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  • Yala | Betong Airport

    No flights to new Betong Airport, Yala tourism officials talk promotions to boost travel



    After the highly-publicised launch of the new airport in Southern Thailand’s Yala went sour, with Nok Air suspending flights to the airport due to a lack of passengers, tourism officials in the Betong area plan to offer discounts on hotel rooms and food for travellers to help the flights takeoff.

    Nation Thailand says the Betong Airport was “built to boost tourism and trade in the southernmost border provinces,” but most western tourists have been advised by their home countries not to travel to the Deep South region bordering Malaysia as the area is still prone to violence due to the religious separatist insurgency. Just this month, 10 rangers and civilians were injured in a bomb attack in Yala’s Bannang Sata district and banners reading “Free Patani, Patani is not Siam” were put up in several spots around Yala, prompting security in the province to tighten.

    The US, UK, Canada, New Zealand, and Australia have set travel advisory warning citizens to avoid all travel to the southern provinces of Narathiwat, Pattani, Songkhla, and Yala due to the ongoing conflict with frequent roadside bombings and shootings.

    Most of the tourists in the southernmost provinces are from Malaysia and Singapore, according to the vice president of the Betong Tourism Business Association. In 2019, more than 600,000 tourists from Malaysia and Singapore visited Yala, the tourism official says, adding that he expects travellers from the two countries to flood in once travel restrictions are lifted.

    Tourism officials in Betong and the neighbouring province Narathiwat have announced discounts for travellers who show a boarding pass. In Betong, the association’s vice president says participating hotels will offer discounts up to 40% while restaurants and cafes will offer 10% or 20% discounts. At some restaurants in Narathiwat, travellers can get a 100 THB discount for every order of 500 THB or more, according to the local Tourism Authority of Thailand office.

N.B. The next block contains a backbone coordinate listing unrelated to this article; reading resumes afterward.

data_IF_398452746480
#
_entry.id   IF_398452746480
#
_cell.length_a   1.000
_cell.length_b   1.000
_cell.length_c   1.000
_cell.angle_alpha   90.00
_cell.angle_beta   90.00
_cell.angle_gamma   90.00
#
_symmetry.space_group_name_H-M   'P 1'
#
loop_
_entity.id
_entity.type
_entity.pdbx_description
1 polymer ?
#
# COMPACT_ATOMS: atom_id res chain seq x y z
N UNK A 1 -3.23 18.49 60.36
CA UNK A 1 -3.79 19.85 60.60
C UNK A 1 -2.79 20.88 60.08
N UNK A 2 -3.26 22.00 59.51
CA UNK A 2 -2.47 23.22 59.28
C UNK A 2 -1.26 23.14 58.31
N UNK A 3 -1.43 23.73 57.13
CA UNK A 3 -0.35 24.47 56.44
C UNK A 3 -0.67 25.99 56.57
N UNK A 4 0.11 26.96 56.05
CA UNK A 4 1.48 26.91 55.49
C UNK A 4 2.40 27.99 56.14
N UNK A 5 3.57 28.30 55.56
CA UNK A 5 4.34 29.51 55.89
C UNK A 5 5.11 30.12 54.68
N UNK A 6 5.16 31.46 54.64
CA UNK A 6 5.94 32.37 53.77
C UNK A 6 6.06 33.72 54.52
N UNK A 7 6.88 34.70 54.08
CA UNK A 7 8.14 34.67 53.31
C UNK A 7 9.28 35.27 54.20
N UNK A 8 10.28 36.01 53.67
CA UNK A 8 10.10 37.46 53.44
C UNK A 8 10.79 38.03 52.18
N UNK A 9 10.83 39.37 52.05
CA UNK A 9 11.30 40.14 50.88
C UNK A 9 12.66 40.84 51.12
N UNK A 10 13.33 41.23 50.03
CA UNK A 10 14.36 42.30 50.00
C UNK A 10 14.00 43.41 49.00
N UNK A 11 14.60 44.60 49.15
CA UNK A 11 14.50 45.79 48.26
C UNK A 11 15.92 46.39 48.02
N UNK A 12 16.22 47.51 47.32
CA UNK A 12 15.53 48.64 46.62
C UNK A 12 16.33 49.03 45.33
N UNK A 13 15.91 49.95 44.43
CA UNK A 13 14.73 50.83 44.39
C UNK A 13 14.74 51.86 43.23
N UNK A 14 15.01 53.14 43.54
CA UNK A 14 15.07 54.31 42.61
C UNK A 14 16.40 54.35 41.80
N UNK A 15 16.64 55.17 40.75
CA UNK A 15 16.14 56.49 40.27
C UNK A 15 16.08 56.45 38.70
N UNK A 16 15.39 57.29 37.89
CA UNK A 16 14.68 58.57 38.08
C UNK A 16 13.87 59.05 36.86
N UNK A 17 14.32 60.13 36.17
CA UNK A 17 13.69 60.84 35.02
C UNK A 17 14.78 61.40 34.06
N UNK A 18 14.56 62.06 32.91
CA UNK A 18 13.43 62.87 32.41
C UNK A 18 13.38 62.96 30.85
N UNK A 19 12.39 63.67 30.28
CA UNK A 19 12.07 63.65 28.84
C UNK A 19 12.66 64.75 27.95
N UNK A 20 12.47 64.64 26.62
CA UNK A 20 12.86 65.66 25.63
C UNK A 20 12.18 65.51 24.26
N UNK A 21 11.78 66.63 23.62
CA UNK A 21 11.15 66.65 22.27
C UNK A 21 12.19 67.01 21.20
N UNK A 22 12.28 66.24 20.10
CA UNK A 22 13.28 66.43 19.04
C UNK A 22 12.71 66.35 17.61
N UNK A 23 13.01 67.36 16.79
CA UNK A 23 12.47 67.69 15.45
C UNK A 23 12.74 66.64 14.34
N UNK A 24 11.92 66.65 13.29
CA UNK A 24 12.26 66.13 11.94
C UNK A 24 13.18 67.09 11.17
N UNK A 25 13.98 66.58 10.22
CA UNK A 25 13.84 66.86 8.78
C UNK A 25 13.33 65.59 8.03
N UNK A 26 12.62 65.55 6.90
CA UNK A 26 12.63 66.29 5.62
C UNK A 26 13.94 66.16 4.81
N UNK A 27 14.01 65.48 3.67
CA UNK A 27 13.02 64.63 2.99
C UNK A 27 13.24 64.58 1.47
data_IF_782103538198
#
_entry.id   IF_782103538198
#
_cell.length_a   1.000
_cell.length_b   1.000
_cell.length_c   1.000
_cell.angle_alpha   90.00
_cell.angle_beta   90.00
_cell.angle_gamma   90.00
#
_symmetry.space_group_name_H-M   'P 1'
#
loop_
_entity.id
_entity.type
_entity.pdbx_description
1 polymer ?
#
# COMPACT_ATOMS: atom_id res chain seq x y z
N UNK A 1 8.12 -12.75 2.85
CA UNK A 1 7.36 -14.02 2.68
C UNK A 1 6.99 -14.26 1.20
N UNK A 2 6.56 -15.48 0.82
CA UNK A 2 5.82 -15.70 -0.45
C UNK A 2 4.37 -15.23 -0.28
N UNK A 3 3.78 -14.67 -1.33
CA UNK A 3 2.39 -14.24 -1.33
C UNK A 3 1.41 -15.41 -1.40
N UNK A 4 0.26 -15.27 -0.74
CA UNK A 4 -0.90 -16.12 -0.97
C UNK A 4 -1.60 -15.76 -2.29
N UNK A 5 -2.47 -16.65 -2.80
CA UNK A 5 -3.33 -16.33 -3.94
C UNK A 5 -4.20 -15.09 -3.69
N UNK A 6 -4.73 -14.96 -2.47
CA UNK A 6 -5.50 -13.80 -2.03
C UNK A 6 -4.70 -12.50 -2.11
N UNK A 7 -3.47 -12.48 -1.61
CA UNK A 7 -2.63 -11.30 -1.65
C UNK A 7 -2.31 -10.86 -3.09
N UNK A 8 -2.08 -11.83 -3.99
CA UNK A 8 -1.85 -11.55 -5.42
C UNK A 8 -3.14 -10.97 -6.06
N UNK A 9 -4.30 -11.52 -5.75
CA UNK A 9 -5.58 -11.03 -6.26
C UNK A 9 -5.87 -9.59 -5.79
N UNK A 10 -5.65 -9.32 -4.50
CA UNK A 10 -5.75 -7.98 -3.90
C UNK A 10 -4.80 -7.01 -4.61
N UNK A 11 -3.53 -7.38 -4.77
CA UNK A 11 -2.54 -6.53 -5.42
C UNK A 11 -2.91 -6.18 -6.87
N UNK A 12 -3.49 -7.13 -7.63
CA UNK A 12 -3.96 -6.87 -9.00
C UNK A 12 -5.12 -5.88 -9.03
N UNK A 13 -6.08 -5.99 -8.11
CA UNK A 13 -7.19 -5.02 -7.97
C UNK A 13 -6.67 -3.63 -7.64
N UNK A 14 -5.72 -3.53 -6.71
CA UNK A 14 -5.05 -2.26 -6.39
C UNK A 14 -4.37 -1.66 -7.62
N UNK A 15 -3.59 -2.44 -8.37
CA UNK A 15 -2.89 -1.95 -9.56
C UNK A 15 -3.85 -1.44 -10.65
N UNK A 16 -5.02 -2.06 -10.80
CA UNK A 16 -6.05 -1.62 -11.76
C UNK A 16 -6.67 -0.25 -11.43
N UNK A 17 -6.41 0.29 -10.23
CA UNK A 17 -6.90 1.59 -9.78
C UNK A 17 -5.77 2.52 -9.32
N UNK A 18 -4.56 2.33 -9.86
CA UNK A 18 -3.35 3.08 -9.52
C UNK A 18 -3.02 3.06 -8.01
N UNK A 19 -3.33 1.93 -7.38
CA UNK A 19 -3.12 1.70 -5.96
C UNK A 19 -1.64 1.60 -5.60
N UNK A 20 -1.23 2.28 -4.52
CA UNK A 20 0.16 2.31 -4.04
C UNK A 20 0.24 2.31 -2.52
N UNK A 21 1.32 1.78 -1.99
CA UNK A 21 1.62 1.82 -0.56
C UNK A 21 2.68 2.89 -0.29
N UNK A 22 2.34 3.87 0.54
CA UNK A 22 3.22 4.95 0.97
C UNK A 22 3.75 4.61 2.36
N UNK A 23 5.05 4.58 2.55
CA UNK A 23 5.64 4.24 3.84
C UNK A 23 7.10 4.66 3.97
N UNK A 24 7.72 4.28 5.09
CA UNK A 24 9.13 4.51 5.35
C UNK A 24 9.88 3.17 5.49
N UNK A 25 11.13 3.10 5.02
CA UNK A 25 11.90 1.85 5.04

PM Prayut Chan-o-cha kicked off the opening to the airport last week, flying to the Betong airport in a Nok Air passenger jet, snapping photos with the media and holding a ceremony accompanied by other public officials. Even the government spokesperson said the district is a tourism destination. But about a day or so later, Nok Air – the sole commercial airline offering flights to Betong – suspended flights to the airport indefinitely due to low demand.

    Nok Air later says there needs to be a two- to three-month marketing campaign to promote Betong as a tourist destination before flights are offered. The airline’s chief commercial officer also said the Thai government will need to guarantee 75% of the revenue for the first six months to ensure that Nok Air does not suffer a significant loss from the new routes to Betong.

  • #2
    Director of Betong Airport transferred to inactive post



    Oh dear, it all looked so promising… Following on from Nok Air’s declaration that it was suspending services to the newly-opened Betong Airport due to low uptake, the airport’s acting director has now been sacked. According to a Nation Thailand report, Duangporn Suwanmanee was removed from her position just 4 days after Thai PM Prayut Chan-o-cha arrived on the airport’s first commercial flight.

    According to the report, Department of Airports boss, Parinya Saensuwan, issued 3 orders on March 18. The first was for Betong’s acting director, Duangporn, to be removed from her position and transferred to an inactive post at the Airports Standard Control Division. She was also sacked as director of Narathiwat International Airport.

    Parinya’s second order was for transportation specialist Surirat Thipyotha to be appointed as Narathiwat Airport director. The third directive was for the appointment of another transportation specialist, Kornnit Sukkarn, as the new acting director for Betong Airport.

    PM Prayut Chan-o-cha flew into Betong Airport on its first commercial flight on March 14. The PM and his delegation arrived on a Nok Air flight from Bangkok to preside over an opening ceremony that marked the airport’s readiness to welcome commercial flights. The next day, Nok Air cancelled 2 flights, saying there weren’t enough passengers. It has since suspended all services to the airport until further notice.

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